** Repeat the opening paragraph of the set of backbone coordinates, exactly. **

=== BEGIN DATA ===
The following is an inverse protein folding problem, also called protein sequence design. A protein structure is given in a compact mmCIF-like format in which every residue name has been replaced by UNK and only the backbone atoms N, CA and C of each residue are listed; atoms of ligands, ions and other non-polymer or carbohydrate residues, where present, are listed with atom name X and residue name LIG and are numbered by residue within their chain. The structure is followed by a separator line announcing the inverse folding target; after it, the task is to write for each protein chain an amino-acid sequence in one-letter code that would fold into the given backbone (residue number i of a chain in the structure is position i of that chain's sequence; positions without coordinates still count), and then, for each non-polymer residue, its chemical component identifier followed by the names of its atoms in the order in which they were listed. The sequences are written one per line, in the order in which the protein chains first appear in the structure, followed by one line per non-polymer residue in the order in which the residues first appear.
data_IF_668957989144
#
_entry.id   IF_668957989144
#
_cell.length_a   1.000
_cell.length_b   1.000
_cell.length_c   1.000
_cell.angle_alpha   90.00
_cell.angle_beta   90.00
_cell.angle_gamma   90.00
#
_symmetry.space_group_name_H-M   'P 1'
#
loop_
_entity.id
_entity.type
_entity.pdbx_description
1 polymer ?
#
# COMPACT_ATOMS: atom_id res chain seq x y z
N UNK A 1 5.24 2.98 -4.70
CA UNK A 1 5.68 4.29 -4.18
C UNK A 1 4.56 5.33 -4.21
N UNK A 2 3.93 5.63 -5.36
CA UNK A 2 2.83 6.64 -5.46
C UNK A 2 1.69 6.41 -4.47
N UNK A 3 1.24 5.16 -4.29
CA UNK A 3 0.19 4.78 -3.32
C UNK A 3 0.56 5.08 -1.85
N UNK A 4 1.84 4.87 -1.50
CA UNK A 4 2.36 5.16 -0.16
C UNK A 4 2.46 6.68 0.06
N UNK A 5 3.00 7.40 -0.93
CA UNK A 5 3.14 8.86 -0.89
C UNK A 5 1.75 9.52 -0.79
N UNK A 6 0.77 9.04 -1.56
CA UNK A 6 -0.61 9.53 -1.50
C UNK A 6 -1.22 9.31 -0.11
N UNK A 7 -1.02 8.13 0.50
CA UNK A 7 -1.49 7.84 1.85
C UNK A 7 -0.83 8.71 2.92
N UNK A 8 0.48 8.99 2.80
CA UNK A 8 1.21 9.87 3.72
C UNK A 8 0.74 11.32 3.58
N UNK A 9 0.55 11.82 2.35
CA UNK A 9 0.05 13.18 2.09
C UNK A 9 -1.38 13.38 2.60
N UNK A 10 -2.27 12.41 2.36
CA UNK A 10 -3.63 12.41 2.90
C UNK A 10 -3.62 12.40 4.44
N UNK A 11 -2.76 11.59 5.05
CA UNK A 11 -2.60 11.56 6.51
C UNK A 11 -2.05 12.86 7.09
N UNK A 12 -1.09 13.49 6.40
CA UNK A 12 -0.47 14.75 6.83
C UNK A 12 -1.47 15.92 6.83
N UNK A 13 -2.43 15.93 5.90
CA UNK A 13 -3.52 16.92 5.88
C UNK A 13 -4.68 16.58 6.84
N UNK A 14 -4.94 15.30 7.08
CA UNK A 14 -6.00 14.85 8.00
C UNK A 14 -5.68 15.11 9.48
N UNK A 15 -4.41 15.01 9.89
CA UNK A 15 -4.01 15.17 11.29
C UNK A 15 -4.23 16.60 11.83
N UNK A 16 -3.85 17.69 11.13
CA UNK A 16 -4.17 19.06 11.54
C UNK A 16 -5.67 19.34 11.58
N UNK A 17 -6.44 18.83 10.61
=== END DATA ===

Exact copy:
The following is an inverse protein folding problem, also called protein sequence design. A protein structure is given in a compact mmCIF-like format in which every residue name has been replaced by UNK and only the backbone atoms N, CA and C of each residue are listed; atoms of ligands, ions and other non-polymer or carbohydrate residues, where present, are listed with atom name X and residue name LIG and are numbered by residue within their chain. The structure is followed by a separator line announcing the inverse folding target; after it, the task is to write for each protein chain an amino-acid sequence in one-letter code that would fold into the given backbone (residue number i of a chain in the structure is position i of that chain's sequence; positions without coordinates still count), and then, for each non-polymer residue, its chemical component identifier followed by the names of its atoms in the order in which they were listed. The sequences are written one per line, in the order in which the protein chains first appear in the structure, followed by one line per non-polymer residue in the order in which the residues first appear.